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Bronchodilator effects of exercise hyperpnea and albuterol in mild-to-moderate asthma.

Author(s): Milanese M, Saporiti R, Bartolini S, Pellegrino R, Baroffio M, Brusasco V, Crimi E

Affiliation(s): S.C. Pneumologia, Ospedale S. Corona, Pietra Ligure, Italy.

Publication date & source: 2009-08, J Appl Physiol., 107(2):494-9. Epub 2009 Jun 18.

Publication type: Comparative Study; Randomized Controlled Trial

In asthmatic patients, either bronchodilatation or bronchoconstriction may develop during exercise. In 18 patients with mild-to-moderate asthma, we conducted two studies with the aims to 1) quantify the bronchodilator effect of hyperpnea induced by incremental-load maximum exercise compared with effects of inhaled albuterol (study 1, n=10) and 2) determine the time course of changes in airway caliber during prolonged constant-load exercise (study 2, n=8). In both studies, it was also investigated whether the bronchodilator effects of exercise hyperpnea and albuterol are additive. Changes in airway caliber were measured by changes in partial forced expiratory flow. In study 1, incremental-load exercise was associated with a bronchodilatation that was approximately 60% of the maximal bronchodilatation obtainable with 1,500 microg of albuterol. In study 2, constant-load exercise was associated with an initial moderate bronchodilatation and a late airway renarrowing. In both studies, premedication with inhaled albuterol (400 microg) promoted sustained bronchodilatation during exercise, which was additive to that caused by exercise hyperpnea. In conclusion, in mild-to-moderate asthmatic individuals, hyperpnea at peak exercise was associated with a potent yet not complete bronchodilatation. During constant-load exercise, a transient bronchodilatation was followed by airway renarrowing, suggesting prevalence of constrictor over dilator effects of hyperpnea. Finally, the bronchodilator effect of hyperpnea was additive to that of albuterol.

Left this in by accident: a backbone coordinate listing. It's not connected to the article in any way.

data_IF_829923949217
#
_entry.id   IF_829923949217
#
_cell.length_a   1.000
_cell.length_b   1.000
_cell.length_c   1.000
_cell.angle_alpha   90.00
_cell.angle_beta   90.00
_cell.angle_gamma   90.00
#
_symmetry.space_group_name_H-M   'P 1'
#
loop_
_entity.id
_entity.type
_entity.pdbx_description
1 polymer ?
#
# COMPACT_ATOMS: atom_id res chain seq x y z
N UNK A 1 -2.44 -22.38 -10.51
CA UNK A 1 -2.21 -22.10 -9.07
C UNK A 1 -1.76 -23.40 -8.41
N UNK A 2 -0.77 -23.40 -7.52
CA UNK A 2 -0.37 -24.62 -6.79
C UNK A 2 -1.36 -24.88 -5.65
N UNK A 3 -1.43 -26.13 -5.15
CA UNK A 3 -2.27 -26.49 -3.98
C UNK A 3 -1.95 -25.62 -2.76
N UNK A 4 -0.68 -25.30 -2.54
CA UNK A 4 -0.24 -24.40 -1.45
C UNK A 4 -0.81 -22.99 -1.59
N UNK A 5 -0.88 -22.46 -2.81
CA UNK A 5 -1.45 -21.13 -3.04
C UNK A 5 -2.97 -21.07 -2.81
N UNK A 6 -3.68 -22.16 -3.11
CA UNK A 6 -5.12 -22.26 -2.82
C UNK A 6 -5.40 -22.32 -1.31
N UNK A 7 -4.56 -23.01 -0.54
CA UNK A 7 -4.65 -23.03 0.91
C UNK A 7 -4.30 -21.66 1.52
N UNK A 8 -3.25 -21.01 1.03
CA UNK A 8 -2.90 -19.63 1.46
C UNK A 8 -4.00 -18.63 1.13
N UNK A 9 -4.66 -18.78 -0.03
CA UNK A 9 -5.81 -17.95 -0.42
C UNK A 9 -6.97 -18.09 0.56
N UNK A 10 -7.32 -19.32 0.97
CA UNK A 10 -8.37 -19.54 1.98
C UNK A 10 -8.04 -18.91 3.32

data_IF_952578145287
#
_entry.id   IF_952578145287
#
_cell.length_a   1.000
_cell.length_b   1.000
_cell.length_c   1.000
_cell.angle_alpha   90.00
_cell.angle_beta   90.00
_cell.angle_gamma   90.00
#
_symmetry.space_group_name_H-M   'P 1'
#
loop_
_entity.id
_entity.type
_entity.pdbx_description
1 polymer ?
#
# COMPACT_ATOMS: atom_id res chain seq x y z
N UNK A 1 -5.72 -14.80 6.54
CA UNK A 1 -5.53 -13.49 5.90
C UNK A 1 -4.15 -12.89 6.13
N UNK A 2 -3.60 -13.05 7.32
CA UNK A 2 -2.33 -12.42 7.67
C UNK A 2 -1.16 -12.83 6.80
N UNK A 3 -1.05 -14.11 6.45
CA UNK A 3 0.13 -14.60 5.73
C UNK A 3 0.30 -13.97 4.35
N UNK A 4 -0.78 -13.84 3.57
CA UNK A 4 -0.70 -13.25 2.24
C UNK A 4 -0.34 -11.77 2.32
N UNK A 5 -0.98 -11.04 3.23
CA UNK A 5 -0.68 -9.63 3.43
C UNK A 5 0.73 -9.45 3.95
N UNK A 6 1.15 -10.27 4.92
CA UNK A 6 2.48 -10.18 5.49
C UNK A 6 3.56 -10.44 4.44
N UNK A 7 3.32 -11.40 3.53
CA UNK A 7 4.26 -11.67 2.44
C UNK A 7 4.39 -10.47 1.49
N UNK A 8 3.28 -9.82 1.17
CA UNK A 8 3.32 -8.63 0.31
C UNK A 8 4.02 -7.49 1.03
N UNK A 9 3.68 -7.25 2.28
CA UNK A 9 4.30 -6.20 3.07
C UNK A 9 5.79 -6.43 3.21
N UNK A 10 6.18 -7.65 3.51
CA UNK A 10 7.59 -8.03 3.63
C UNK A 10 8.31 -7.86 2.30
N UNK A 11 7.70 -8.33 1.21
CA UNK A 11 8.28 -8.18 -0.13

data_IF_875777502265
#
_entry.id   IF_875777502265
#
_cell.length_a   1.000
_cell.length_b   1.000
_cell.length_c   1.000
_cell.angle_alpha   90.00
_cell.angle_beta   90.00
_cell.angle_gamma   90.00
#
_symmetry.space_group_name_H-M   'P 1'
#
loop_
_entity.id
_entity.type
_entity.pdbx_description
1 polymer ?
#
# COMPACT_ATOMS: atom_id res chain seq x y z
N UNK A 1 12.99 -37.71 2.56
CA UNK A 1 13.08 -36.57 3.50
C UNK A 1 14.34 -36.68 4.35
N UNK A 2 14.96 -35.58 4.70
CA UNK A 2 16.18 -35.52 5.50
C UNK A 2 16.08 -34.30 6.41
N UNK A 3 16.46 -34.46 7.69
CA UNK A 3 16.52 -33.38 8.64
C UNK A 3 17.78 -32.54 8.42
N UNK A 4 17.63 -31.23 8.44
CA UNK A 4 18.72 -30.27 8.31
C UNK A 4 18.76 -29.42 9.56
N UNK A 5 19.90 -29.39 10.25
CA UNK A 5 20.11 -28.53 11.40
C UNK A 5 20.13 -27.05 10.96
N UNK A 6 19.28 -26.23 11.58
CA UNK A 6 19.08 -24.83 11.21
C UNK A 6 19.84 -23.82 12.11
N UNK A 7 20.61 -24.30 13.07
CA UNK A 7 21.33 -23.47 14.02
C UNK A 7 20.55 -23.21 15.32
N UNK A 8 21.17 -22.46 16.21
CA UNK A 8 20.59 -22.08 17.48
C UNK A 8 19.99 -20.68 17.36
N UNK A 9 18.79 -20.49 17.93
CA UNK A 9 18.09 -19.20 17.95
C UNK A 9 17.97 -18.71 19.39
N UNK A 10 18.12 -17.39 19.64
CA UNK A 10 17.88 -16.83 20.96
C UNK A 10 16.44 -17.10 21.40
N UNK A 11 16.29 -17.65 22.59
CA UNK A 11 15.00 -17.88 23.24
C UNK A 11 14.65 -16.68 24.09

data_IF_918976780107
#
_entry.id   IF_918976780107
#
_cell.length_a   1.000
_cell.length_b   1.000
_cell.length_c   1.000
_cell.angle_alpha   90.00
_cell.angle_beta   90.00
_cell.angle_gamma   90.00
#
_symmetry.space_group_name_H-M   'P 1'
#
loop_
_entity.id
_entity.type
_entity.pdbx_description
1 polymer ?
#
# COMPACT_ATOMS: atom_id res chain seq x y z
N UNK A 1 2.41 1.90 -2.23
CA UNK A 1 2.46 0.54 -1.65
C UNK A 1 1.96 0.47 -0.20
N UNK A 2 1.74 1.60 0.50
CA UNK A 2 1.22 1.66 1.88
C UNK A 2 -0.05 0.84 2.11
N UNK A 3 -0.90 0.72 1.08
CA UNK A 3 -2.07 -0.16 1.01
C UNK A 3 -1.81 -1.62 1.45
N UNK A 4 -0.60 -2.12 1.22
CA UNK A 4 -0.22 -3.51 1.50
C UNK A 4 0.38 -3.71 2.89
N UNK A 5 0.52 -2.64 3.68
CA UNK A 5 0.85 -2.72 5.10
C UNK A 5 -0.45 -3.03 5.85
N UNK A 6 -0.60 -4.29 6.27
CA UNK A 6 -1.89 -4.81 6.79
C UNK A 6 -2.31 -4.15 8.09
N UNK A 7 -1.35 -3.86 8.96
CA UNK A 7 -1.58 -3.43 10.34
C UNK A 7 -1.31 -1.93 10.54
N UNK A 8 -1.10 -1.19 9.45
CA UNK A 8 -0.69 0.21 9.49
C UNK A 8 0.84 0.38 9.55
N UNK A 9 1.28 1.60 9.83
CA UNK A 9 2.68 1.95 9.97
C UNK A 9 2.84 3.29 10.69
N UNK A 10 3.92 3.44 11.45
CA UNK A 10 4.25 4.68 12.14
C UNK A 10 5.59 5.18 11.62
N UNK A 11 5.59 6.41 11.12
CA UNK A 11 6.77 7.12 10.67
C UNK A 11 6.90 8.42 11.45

Page last updated: 2009-10-20

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